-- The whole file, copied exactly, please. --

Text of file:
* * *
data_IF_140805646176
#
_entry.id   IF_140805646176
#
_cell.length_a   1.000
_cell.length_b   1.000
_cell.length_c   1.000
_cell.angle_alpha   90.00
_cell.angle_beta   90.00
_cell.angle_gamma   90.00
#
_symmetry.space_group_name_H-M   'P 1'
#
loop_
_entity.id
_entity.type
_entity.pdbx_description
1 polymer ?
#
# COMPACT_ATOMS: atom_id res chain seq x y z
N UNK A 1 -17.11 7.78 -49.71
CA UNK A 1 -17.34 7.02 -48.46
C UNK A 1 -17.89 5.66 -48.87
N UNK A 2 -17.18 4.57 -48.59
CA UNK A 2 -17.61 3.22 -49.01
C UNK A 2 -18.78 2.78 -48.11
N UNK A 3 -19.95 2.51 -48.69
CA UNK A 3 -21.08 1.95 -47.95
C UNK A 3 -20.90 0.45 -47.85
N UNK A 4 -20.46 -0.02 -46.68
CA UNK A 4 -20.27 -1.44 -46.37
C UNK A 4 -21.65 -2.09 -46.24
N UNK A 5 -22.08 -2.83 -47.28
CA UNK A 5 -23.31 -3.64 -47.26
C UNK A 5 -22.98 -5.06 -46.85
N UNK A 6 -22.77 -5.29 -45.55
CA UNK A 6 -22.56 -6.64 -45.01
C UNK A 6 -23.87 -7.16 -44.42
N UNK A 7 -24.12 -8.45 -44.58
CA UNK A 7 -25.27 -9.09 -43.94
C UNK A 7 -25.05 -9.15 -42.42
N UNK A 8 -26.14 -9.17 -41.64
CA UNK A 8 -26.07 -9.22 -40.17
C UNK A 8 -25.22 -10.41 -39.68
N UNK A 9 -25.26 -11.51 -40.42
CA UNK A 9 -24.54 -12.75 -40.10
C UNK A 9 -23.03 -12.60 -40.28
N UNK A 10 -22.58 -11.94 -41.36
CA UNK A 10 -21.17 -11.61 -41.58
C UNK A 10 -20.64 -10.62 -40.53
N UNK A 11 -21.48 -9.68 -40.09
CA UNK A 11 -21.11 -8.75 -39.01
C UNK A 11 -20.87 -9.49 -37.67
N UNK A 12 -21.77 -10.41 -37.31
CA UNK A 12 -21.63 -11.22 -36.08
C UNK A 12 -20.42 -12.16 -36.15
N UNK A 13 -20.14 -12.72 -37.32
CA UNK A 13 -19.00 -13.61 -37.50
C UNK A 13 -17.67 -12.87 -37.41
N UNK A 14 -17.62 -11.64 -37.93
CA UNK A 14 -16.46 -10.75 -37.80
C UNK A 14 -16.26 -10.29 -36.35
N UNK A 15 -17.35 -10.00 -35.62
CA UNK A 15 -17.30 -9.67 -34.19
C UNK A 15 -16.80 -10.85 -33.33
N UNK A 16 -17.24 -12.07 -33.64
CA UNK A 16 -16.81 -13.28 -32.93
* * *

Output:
data_IF_140805646176
#
_entry.id   IF_140805646176
#
_cell.length_a   1.000
_cell.length_b   1.000
_cell.length_c   1.000
_cell.angle_alpha   90.00
_cell.angle_beta   90.00
_cell.angle_gamma   90.00
#
_symmetry.space_group_name_H-M   'P 1'
#
loop_
_entity.id
_entity.type
_entity.pdbx_description
1 polymer ?
#
# COMPACT_ATOMS: atom_id res chain seq x y z
N UNK A 1 -17.11 7.78 -49.71
CA UNK A 1 -17.34 7.02 -48.46
C UNK A 1 -17.89 5.66 -48.87
N UNK A 2 -17.18 4.57 -48.59
CA UNK A 2 -17.61 3.22 -49.01
C UNK A 2 -18.78 2.78 -48.11
N UNK A 3 -19.95 2.51 -48.69
CA UNK A 3 -21.08 1.95 -47.95
C UNK A 3 -20.90 0.45 -47.85
N UNK A 4 -20.46 -0.02 -46.68
CA UNK A 4 -20.27 -1.44 -46.37
C UNK A 4 -21.65 -2.09 -46.24
N UNK A 5 -22.08 -2.83 -47.28
CA UNK A 5 -23.31 -3.64 -47.26
C UNK A 5 -22.98 -5.06 -46.85
N UNK A 6 -22.77 -5.29 -45.55
CA UNK A 6 -22.56 -6.64 -45.01
C UNK A 6 -23.87 -7.16 -44.42
N UNK A 7 -24.12 -8.45 -44.58
CA UNK A 7 -25.27 -9.09 -43.94
C UNK A 7 -25.05 -9.15 -42.42
N UNK A 8 -26.14 -9.17 -41.64
CA UNK A 8 -26.07 -9.22 -40.17
C UNK A 8 -25.22 -10.41 -39.68
N UNK A 9 -25.26 -11.51 -40.42
CA UNK A 9 -24.54 -12.75 -40.10
C UNK A 9 -23.03 -12.60 -40.28
N UNK A 10 -22.58 -11.94 -41.36
CA UNK A 10 -21.17 -11.61 -41.58
C UNK A 10 -20.64 -10.62 -40.53
N UNK A 11 -21.48 -9.68 -40.09
CA UNK A 11 -21.11 -8.75 -39.01
C UNK A 11 -20.87 -9.49 -37.67
N UNK A 12 -21.77 -10.41 -37.31
CA UNK A 12 -21.63 -11.22 -36.08
C UNK A 12 -20.42 -12.16 -36.15
N UNK A 13 -20.14 -12.72 -37.32
CA UNK A 13 -19.00 -13.61 -37.50
C UNK A 13 -17.67 -12.87 -37.41
N UNK A 14 -17.62 -11.64 -37.93
CA UNK A 14 -16.46 -10.75 -37.80
C UNK A 14 -16.26 -10.29 -36.35
N UNK A 15 -17.35 -10.00 -35.62
CA UNK A 15 -17.30 -9.67 -34.19
C UNK A 15 -16.80 -10.85 -33.33
N UNK A 16 -17.24 -12.07 -33.64
CA UNK A 16 -16.81 -13.28 -32.93